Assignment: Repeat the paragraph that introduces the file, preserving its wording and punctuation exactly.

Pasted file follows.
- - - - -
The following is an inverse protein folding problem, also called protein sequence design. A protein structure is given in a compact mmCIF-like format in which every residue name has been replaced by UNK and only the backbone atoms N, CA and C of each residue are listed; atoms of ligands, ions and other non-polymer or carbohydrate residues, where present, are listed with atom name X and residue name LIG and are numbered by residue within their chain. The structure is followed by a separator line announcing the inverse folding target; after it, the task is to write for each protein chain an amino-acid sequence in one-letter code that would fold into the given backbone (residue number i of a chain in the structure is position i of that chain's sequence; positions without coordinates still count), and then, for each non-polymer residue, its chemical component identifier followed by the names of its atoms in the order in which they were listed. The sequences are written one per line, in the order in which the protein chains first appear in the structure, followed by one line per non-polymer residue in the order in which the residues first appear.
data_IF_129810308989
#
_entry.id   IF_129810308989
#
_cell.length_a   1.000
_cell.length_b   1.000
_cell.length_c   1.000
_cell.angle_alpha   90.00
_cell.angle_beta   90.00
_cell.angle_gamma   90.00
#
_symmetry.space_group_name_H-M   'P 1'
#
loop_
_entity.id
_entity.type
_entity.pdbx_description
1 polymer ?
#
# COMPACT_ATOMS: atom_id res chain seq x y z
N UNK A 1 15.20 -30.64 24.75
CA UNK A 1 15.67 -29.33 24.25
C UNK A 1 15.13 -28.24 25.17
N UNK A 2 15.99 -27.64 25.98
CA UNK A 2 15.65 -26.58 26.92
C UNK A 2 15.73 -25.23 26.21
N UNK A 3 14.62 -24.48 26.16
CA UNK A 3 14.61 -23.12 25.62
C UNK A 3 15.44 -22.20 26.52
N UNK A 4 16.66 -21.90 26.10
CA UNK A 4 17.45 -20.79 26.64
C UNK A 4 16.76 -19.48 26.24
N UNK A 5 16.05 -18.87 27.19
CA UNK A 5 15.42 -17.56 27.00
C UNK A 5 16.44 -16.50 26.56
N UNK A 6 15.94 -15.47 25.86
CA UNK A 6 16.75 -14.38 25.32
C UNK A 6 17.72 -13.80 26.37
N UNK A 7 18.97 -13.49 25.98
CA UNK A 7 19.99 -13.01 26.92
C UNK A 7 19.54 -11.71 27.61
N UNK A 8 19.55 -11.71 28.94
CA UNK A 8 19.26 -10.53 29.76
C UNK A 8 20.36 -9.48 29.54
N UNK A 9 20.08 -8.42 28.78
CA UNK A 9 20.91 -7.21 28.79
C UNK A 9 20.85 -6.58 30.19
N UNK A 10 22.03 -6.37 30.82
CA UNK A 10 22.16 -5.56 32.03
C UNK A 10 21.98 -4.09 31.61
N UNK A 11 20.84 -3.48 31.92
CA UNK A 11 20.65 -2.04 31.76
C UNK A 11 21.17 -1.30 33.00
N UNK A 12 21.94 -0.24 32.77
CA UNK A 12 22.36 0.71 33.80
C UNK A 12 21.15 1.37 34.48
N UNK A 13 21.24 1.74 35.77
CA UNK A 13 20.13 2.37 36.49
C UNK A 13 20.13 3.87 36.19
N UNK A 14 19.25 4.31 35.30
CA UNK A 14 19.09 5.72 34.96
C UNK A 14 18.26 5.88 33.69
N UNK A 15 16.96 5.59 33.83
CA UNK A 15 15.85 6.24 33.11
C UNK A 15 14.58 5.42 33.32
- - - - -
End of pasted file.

The following is an inverse protein folding problem, also called protein sequence design. A protein structure is given in a compact mmCIF-like format in which every residue name has been replaced by UNK and only the backbone atoms N, CA and C of each residue are listed; atoms of ligands, ions and other non-polymer or carbohydrate residues, where present, are listed with atom name X and residue name LIG and are numbered by residue within their chain. The structure is followed by a separator line announcing the inverse folding target; after it, the task is to write for each protein chain an amino-acid sequence in one-letter code that would fold into the given backbone (residue number i of a chain in the structure is position i of that chain's sequence; positions without coordinates still count), and then, for each non-polymer residue, its chemical component identifier followed by the names of its atoms in the order in which they were listed. The sequences are written one per line, in the order in which the protein chains first appear in the structure, followed by one line per non-polymer residue in the order in which the residues first appear.